The Studio Ghibli film (Tales of Earthsea) was watchable at least -- it's Ghibli, so you're guaranteed lovely animation and a good score. But it also took more than its share of liberties with the story (which was mostly, loosely, based on The Farthest Shore).


message 6: by S.E., Gray Mouser (new)

S.E. Lindberg (selindberg) | 1688 comments Mod
Sweet Joseph and Mary! ( love it when you two chime in back to back).

Didn’t know Le Guin had a book of essays; looks good enough to track down.


message 7: by Nik (new)

Nik Hawkins (nihawkins) | 12 comments I was in the middle of Le Guin's No Time to Spare when she passed. Currently reading The Other Wind. Next stop is Language of the Night. I stumbled on that one in a used bookstore years ago.


message 8: by S.E., Gray Mouser (new)

S.E. Lindberg (selindberg) | 1688 comments Mod
Nik wrote: "I was in the middle of Le Guin's No Time to Spare when she passed. Currently reading The Other Wind. Next stop is Language of the Night. I stumbled on that one in a used bookstore years ago."

Curses.... The Language of the Night: Essays on Fantasy and Science Fiction is super expensive right now!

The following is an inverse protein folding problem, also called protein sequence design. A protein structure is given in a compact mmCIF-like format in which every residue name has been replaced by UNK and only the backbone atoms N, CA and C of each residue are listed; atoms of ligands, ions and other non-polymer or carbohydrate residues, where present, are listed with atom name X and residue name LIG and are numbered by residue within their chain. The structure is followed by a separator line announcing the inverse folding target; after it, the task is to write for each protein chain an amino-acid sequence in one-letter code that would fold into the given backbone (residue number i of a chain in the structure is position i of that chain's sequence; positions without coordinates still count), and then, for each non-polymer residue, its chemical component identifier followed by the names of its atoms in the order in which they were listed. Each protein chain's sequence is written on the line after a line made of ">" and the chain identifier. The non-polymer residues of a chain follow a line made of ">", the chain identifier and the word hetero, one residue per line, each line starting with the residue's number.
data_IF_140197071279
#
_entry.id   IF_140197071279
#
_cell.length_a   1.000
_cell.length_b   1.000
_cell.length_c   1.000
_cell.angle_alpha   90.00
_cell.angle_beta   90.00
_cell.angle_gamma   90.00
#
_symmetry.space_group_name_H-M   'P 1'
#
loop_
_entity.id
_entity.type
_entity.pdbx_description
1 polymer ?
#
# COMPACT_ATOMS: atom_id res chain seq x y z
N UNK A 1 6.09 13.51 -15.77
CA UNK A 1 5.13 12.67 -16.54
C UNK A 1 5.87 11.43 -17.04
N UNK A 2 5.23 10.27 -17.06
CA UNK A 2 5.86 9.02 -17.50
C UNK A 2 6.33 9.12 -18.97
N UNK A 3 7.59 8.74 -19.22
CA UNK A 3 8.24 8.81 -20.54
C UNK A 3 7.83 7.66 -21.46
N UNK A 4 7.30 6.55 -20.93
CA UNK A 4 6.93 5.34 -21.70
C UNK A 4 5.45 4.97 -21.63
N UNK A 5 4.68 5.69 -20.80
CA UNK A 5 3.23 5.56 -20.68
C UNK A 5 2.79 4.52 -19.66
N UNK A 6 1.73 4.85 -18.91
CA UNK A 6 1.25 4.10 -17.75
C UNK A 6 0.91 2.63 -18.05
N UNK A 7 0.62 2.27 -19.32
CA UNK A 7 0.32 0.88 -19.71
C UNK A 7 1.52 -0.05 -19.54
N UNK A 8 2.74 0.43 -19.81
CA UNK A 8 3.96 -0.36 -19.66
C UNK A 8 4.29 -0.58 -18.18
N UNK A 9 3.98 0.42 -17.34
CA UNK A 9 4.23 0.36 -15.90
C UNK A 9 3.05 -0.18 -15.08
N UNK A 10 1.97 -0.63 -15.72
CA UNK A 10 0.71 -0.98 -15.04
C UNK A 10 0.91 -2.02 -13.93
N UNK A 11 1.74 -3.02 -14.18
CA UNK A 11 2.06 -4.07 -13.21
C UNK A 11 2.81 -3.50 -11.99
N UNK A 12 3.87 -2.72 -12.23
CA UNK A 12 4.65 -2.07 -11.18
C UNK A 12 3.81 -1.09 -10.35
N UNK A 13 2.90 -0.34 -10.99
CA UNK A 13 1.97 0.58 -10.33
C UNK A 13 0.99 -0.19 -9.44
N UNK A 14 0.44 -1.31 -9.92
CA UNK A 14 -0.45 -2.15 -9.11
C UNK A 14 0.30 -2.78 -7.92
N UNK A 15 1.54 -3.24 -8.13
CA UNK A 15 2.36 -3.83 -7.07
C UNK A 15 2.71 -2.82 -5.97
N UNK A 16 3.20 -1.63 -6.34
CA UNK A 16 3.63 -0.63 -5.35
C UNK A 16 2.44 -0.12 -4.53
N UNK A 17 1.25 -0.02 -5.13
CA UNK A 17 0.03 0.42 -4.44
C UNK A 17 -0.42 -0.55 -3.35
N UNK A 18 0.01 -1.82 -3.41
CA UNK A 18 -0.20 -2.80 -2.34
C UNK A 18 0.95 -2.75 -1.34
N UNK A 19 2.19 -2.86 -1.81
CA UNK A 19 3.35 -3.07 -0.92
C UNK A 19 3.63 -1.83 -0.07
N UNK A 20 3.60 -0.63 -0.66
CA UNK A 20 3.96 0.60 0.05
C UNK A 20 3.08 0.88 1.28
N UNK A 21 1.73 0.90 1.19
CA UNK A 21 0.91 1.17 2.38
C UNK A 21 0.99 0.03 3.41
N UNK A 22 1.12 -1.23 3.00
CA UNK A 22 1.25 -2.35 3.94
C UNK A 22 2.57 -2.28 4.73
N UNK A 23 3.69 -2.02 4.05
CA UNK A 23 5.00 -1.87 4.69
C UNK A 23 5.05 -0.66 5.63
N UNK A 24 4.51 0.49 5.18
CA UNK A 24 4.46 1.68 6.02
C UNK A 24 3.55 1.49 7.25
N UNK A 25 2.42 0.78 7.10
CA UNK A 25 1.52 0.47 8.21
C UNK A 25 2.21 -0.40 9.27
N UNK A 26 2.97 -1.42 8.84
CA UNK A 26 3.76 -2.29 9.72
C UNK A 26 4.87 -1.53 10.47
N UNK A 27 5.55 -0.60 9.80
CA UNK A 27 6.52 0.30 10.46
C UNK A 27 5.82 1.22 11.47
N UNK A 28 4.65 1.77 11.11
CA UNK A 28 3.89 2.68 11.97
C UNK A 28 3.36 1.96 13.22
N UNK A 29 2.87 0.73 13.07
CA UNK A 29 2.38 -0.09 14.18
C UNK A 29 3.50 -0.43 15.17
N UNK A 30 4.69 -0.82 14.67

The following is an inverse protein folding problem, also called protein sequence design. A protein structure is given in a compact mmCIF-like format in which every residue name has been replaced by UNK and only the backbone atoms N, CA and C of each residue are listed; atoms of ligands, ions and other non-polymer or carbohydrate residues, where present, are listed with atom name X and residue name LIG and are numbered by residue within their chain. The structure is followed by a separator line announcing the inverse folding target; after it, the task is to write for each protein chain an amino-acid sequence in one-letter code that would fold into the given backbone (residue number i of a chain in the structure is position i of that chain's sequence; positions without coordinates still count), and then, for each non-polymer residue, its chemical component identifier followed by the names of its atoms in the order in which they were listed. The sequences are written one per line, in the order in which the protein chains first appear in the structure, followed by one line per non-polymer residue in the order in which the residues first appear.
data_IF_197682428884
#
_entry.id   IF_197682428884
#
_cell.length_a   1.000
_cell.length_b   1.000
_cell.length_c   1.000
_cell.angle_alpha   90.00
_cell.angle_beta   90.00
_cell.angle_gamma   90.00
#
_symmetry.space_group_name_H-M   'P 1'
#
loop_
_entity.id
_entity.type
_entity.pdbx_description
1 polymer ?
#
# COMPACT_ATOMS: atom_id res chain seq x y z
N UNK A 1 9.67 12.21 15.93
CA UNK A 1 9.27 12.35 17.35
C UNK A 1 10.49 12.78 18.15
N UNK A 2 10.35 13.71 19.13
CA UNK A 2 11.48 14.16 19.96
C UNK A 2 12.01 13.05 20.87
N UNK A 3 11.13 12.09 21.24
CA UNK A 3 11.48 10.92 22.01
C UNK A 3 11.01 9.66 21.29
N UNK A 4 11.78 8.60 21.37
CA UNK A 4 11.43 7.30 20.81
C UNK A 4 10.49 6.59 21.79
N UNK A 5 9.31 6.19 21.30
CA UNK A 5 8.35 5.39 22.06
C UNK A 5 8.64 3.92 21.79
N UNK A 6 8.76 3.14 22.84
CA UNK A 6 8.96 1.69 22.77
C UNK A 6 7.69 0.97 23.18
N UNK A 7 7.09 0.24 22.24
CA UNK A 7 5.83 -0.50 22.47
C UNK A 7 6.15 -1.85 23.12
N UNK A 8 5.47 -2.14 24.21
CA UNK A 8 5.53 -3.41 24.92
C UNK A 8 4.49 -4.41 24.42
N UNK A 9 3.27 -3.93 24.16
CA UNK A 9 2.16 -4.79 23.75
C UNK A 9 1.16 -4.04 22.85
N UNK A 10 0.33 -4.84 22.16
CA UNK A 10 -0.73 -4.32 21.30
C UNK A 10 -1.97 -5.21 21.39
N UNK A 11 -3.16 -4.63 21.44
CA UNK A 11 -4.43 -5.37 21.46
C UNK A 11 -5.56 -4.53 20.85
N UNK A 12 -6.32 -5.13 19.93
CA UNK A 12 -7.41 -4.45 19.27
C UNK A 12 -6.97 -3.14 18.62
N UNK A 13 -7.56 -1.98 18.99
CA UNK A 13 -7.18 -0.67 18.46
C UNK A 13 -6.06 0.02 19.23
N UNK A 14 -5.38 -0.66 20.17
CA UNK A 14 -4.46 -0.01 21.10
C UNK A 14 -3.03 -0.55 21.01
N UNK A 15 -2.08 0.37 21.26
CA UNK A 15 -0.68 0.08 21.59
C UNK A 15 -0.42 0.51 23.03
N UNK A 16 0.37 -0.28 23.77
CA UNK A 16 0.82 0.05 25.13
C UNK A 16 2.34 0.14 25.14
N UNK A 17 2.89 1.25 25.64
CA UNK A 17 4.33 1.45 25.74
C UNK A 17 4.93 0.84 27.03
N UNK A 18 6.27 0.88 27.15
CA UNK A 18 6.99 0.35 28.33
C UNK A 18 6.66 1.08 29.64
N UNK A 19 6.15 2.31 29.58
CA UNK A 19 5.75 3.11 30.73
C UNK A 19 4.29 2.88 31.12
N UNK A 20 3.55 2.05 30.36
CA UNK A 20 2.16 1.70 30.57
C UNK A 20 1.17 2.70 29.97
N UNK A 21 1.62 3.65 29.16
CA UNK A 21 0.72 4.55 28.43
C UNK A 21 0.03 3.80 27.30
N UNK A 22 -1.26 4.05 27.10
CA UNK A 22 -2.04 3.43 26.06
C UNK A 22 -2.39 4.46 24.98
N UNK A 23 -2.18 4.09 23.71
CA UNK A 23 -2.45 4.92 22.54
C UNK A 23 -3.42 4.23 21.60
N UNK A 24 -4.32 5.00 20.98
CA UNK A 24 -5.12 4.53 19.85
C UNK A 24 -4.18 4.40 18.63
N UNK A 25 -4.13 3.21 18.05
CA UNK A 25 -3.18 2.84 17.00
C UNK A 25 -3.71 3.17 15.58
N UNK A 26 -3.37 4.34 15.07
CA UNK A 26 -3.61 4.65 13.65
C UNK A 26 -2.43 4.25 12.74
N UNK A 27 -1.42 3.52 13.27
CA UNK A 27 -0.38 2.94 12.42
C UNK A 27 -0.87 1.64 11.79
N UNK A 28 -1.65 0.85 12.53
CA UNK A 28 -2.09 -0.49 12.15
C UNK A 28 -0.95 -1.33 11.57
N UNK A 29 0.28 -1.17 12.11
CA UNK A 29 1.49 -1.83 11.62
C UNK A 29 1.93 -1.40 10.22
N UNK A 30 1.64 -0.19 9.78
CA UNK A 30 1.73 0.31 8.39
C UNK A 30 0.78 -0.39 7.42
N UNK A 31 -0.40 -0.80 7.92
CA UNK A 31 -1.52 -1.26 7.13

message 9: by Jack (new)

Jack (alamojack) | 544 comments She has another book collecting her essays about writing and books, Words Are My Matter: Writings About Life and Books, 2000–2016, with A Journal of a Writer's Week. If your local library offers Overdrive for e-books, check and see if they carry this title. Fortunately, mine does.


message 10: by Joseph, Master Ultan (new)

Joseph | 906 comments Mod
I haven't read all of Language of the Night, but I did read her essay "From Elfland to Poughkeepsie", which I ... didn't completely agree with? Basically (and I'm going from years-old memory here) it laid out her contention that fantasy should be more ... numinous? Mythical? At one point she was kind of throwing some shade at one of Katherine Kurtz' Deryni books (albeit not by name), printing an excerpt from a council meeting and showing how with a few minor tweaks it could just as easily have been from a non-fantastic novel about small town politics or something equally mundane.